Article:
Dealing with an acute low back pain attack

People always ask what to do when they have acute back pain. There are many answers depending on the exact nature of your problem but one thing people forget about is that pain is a perception and not a thing.

One common way of looking at how you perceive pain is to visualize your nervous system being like a telephone exchange. When a signal comes into the spinal cord it is prioritised according to the speed it comes in at, it’s intensity and what other competing signals are arriving at in roughly the same time period. Sensations , such as temperature(hot or cold),vibration, auditory information etc, arrive on insulated nerves and move at a fairly quick pace. Pain travels on uninsulated fibres and thus tends to arrive less quickly and can be blocked out by the faster signals that arrive first. A perfect example is a toothache that you hardly notice all day as you are bombarded by other information yet it is felt as a pounding toothache once you get into bed. Once the other signals are absent your nervous system becomes focused on what is left and you perceive the remaining pain as much stronger than you might have during the day. This is one reason why so many treatments have a short term effect that reduces what you feel yet don’t really get rid of the underlying problem. If you put on a heat rub/ice pack, have a massage, use a TNS machine then you will have some relief but only as long as the effect of the treatment remains. If there is still an underlying irritation it will all come back until you have dealt with the thing that is irritating your body in the first place.

The simple answer is when you first have an attack of back pain the best thing is to find a comfortable neutral position (usually lying on your back with your legs up on a stool/couch or on your stomach with a couple of pillows underneath) and apply any form of treatment that provides an alternative sensation to help settle down how much your nervous system is focusing on your back pain. Once you have had a day or so to let things settle then you have a wide choice of treatments that might help depending on what has gone wrong. With acute attacks many things will help including manipulation, massage, exercises and possibly other treatments such as acupuncture.

In the long run, you are best to calm your back down, have some form of treatment to settle your back further and then go back and focus on the things that really matter. Most back pain occurs because of bad habits, poor posture, trauma or working too long at something your body does not tolerate well. If you learn to take care of yourself better in your day to day activities you will find you have less (or maybe no) attacks and be better prepared to get on with your life.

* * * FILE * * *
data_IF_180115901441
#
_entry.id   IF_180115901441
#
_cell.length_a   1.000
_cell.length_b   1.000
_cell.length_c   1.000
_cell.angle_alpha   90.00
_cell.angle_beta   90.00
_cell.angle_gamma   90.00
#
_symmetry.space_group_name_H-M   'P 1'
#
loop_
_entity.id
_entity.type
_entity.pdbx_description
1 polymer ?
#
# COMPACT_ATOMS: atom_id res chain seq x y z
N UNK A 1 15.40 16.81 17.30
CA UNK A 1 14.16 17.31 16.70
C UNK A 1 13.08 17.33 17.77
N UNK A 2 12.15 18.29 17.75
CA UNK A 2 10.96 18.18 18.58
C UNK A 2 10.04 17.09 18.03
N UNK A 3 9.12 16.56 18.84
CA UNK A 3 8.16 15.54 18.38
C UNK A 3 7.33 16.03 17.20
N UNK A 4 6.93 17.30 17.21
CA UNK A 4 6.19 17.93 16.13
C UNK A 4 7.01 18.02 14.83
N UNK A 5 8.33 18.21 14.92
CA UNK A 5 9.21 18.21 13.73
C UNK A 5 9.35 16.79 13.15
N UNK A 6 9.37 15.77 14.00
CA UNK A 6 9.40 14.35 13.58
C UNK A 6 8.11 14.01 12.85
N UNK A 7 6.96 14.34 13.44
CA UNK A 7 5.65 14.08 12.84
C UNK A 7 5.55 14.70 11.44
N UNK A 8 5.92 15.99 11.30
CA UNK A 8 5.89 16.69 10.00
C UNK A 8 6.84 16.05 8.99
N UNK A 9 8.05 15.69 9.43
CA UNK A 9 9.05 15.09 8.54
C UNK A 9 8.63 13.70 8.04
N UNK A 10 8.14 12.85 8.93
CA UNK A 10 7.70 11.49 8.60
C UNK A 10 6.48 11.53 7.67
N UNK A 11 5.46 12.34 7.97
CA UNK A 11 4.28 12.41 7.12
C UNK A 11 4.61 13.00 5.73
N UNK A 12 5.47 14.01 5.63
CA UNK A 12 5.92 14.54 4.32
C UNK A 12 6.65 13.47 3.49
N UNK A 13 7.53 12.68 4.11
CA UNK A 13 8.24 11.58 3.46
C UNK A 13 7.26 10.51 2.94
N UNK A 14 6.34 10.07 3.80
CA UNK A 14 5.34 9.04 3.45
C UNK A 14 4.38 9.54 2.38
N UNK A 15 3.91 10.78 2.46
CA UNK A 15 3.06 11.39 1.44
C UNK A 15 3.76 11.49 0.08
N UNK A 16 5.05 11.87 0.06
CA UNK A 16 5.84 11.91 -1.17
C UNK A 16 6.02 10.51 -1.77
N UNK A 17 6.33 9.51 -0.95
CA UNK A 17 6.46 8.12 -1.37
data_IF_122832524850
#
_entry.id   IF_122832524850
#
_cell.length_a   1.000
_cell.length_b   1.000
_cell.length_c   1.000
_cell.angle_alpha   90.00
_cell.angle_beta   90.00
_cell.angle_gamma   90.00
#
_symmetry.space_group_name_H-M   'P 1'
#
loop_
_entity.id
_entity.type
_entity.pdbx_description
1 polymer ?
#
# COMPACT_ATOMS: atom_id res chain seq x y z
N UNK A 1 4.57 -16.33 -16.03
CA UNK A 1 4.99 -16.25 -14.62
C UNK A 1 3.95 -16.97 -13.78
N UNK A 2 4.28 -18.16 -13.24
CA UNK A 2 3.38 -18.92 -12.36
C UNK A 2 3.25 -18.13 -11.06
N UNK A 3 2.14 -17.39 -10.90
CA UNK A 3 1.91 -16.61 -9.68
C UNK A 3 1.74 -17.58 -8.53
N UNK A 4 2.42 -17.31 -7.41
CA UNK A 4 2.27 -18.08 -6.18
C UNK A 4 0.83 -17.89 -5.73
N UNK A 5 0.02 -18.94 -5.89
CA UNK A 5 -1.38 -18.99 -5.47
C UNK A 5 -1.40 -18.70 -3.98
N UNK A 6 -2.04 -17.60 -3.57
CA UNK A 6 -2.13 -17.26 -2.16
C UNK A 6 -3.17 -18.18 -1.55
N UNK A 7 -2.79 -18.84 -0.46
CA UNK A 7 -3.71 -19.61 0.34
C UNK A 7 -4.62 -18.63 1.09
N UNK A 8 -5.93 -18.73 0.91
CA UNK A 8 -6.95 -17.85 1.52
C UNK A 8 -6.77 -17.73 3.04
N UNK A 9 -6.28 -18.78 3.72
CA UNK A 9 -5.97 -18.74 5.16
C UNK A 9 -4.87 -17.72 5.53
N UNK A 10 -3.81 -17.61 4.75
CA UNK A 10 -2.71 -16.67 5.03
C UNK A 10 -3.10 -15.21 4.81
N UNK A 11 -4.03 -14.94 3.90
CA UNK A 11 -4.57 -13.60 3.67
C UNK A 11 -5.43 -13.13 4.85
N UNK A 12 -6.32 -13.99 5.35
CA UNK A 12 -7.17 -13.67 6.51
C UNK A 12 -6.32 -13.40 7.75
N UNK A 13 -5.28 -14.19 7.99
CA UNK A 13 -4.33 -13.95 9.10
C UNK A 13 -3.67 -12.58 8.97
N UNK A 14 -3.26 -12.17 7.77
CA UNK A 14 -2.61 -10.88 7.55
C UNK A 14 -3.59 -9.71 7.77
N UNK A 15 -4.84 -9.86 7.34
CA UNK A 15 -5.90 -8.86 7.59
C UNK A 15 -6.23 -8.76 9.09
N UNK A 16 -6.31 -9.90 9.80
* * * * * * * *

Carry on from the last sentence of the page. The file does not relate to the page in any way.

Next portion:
Best of luck with taking care of yourself!!


What about sex?


Everyone talks about it but no one talks about what happens when you have a bad back…

Sometimes, even if you are in pain, you want to please yourself or your partner. For the person with a bad back this can seem like a difficult, if not potentially disabling activity. Actually this is far from the truth is you are aware of what you are suffering from and follow a few rules.

Most peoples pain is actually a combination of the pain they have from an injury (new or old) and the bodies attempts to compensate or protect them from further irritation. Most pain can be broken down into 3 categories and there are rules on what is potentially possible in each category.

Generalisations (pinch of salt please)

– Pain that worsens with bending or sitting movements may originate
in some sort of disc problem.

– Pain that is one sided and worsens
with walking and standing up tends towards more of a facet type

– Pain that goes down your leg when you bend forward and may
have some concurrent pins and needles sensation tends towards a nerve
root origin.

Given that these are only generalisations you can still use the information to help you accomplish your goals :’ ).

First if your pain is more likely disc based then you need to avoid being bent/twisted so any approach where the active partner is behind while the other person is face down. This would work for the more passive partner this would also avoid any bending as well although a pillow under the tummy might help to avoid too extreme a position.

If your pain is is more likely facet based then a variation on a seated position might be useful for either partner as there are no backward pressures. Traditional positions like the missionary position might work for the more passive partner or the more active partner can switch to a more submissive position on their back(knees bent) and let the other partner position themselves appropriately.

If you experience leg symptoms then sideways foetal positions offer an opportunity to be active with no stretch to the nerve roots for either partner.

 This is just a quick list of possibilities to give you some ideas but necessity being the mother of invention it may help you to determine what might work for you.

There are lots of variations that can be tried. I do have a set of descriptions with diagrams that can be sent to you if sent me a note at my e-mail address :

Best of luck in all of your endeavours!!